At time T-6, at the end of the reserve period, when the delta counter 29 has reached zero, the read-write head is very near the record being sought. The delta counter count of zero is employed to: 1) clear the normal priority sector reserve signal (SECRESo), 2) activate a Device End alert sector gated attention signal (SECGATo) and 3) generate the Device End alert signal which is gated with the normal priority signal in the priority register to generate a priority related Device End alert gated attention signal (GATIHNo). The SECGATo signal attempts to activate a PGATo signal of the unit logic controller 20. If a check of the priority gating means network indicates that no high priority reserve signal and no inactive and no high priority gated attention (PGAT) signals are active in the control unit system, the normal priority PGATo signal at unit logic controller 20 will be activated. If this PGATo signal is activated, and it is the highest priority signal currently active, the control unit will process it and generate a Device End status byte informing the channel of the CPU that the seek operation initiated at the disc storage device 10 has ended.
From time T-6 to time T-9 the SECGATo and PGATo signals are active and are being processed in the control unit.
At time T-7 the PGATo signal from the highest priority unit logic controller 20 is recognized by the control unit 14 and an RGATo signal is generated. The RGATo signal is encoded into a device address indicative of device 10, and the control unit generates the aforementioned Device End status byte informing the X channel 24X of the CPU that the seek operation is now complete.
From time T-7 to T-8 an encoded device address is being loaded into the unit registers 33X, 33Y of the control unit 14. While the unit registers are being loaded, the control unit 14 will return a busy signal to any Initial Selection Sequence (probe) from the channels.
At time T-8 the unit registers 33X, 33Y are loaded with an encoded device address, and the control unit 14 is primed to provide a period of device address protection from time T-8 to T-10.
During this period, channel (program) initiated sequences to all addresses, except the address stored in the unit registers 33X, 33Y are rejected. Also, at time T-8 the Device End status which was generated at time T-7 is now presented to the X channel 24X which initiated the seek operation.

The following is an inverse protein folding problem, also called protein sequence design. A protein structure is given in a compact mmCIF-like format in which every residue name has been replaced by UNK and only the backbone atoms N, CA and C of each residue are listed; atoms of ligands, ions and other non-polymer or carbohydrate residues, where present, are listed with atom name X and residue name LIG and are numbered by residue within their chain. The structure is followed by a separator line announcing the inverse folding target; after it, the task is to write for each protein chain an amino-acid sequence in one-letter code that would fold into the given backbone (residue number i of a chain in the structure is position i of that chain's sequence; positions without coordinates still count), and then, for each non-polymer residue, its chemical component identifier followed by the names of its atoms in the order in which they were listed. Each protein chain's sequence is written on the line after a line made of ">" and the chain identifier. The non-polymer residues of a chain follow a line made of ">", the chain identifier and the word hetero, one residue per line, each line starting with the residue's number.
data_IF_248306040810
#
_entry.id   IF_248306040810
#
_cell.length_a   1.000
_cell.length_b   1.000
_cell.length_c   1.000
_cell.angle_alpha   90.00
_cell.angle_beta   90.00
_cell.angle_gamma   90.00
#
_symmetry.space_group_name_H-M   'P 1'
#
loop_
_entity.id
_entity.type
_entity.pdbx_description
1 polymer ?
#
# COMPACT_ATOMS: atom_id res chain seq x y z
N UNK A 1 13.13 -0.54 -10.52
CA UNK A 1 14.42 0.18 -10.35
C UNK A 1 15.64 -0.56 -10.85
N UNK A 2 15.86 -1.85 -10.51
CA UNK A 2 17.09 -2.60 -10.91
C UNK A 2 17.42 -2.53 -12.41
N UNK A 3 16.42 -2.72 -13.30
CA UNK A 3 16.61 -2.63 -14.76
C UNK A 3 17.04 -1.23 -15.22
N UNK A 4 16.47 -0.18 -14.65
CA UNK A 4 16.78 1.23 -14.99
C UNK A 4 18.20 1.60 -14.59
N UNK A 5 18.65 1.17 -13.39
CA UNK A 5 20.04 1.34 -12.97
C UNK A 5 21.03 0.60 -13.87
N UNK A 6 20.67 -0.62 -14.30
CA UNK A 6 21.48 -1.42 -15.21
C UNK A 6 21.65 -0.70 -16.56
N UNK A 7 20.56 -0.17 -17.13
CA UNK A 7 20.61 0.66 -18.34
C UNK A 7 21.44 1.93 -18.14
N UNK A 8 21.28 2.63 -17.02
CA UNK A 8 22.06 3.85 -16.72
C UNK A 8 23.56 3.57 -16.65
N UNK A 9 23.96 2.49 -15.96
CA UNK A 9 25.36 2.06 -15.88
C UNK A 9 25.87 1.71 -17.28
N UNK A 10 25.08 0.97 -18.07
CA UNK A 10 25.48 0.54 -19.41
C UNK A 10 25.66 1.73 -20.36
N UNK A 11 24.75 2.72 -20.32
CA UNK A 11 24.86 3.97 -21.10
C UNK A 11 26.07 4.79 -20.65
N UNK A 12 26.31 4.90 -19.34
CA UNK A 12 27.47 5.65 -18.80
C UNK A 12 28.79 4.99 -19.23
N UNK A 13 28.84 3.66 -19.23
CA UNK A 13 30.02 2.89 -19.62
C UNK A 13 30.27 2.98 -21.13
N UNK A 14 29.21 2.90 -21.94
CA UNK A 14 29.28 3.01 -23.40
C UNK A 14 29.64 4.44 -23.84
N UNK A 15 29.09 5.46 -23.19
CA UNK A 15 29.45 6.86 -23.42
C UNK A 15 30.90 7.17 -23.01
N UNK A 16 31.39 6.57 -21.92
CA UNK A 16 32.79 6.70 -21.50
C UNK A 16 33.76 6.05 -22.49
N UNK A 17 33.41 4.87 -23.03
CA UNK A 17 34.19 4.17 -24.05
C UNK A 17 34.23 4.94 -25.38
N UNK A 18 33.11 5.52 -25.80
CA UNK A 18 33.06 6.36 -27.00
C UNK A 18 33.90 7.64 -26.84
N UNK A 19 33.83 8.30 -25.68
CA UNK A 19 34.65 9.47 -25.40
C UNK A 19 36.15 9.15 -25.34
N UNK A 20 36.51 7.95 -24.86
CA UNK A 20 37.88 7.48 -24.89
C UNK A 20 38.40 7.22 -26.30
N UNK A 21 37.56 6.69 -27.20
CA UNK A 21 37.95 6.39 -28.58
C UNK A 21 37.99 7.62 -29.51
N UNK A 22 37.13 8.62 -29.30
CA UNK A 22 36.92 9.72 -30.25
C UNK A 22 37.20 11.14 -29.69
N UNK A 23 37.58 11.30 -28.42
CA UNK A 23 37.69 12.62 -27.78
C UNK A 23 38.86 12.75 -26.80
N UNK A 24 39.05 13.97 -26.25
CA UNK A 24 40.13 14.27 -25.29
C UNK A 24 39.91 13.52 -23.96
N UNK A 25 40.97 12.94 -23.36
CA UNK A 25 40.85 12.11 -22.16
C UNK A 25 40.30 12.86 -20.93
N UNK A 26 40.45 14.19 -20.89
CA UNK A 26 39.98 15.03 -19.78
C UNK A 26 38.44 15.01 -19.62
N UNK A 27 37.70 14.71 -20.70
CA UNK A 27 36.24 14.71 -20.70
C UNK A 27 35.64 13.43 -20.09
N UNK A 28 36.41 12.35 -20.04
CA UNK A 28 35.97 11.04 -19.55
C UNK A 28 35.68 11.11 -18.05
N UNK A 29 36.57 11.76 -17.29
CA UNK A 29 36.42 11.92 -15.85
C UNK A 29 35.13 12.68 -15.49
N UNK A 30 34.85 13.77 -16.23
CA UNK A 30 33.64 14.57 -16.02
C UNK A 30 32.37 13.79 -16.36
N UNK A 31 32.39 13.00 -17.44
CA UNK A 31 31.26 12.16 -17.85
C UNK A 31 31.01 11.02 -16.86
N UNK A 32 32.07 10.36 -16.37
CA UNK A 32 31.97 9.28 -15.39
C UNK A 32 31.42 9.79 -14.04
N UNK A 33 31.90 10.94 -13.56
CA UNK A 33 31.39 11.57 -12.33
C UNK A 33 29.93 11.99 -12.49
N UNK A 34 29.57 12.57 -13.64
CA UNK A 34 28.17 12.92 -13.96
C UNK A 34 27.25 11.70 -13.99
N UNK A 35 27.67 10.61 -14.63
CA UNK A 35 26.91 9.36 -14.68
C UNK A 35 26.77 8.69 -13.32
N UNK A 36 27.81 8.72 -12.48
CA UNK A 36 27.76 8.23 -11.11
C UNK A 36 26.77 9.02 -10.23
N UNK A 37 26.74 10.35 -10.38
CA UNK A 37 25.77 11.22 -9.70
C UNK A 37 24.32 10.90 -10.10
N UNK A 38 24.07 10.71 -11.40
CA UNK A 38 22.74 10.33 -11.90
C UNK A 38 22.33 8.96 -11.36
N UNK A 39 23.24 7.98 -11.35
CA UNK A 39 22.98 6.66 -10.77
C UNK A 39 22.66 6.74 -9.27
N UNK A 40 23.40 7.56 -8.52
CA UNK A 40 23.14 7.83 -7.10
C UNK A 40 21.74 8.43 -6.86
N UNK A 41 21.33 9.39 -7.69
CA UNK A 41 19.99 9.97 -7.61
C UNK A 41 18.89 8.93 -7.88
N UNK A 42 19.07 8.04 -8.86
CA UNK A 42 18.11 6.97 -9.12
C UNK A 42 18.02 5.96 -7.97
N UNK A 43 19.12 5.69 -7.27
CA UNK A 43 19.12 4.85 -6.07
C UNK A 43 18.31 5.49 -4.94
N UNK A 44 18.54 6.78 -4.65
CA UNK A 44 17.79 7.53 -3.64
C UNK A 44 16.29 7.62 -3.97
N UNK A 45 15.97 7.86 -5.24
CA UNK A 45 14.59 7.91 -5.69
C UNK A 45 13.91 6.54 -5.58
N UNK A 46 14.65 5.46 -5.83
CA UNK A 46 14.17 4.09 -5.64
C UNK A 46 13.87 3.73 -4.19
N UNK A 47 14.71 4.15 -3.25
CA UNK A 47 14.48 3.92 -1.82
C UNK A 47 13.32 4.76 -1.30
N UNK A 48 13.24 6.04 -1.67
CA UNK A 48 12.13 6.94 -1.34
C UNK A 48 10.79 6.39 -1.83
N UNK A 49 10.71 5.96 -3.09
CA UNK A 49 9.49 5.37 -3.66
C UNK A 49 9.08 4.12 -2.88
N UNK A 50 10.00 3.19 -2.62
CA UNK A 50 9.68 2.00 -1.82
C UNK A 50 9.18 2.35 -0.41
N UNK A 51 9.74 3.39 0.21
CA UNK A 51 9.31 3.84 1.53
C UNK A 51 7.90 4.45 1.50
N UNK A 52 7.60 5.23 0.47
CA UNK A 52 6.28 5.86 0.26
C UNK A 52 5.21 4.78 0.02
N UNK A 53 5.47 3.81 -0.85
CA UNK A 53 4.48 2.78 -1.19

At time T-9 the X channel 24X accepts the Device End status and the aforementioned SECGATo, PGATo, and RGATo signals are cleared in the control unit.
At time T-10, the X channel 24X (program) responds to the Device End status by fetching the next input-output command in the program for the active device address and by presenting the command to the control unit 14. This response by the channel, which is typically a search command for the desired record, ends the previously described device address protection which was active from T-8 to T-10.
From times T-10 to T-11, the control unit 14 is executing the search command. Since the delta count of zero was planned to occur when the read-write head is very near the record being sought, there is little time wasted in searching for the record.
At time T-11, the control unit 14 indicates the successful completion of the search, command by means of an appropriate end status byte. The X channel 24X responds to the end status byte by presenting the next command, which for this explanation was assummed to be a read command.
At time T-12, the control unit 14 indicates the successful completion of the read command by an appropriate end status byte. The X channel 24X and the control unit are now free to perform other useful work.
Having briefly explained the sequences of events of an input-output operation, a more detailed description of the drawings follows:
Refer now to FIGS. 1 to 3 showing a preferred embodiment control system. At time T-0 X channel 24X of the CPU initiates an Initial Selection sequence. The program information necessary to perform seek, search and read commands is stored in the main memory of the CPU (not shown) and made available to X channel 24X of the CPU. The Initial Selection sequence for the seek command causes the address of the control unit 14 and the I/O device 10 to be transmitted on cables in buses 26X and 28X to the X channel interface logic 27X of each of the connected control units (such as control unit 14). The logic circuits of X channel interface logic 27X of the control unit 14 compare the address sent by the X channel 24X with assigned addresses in the control unit 14.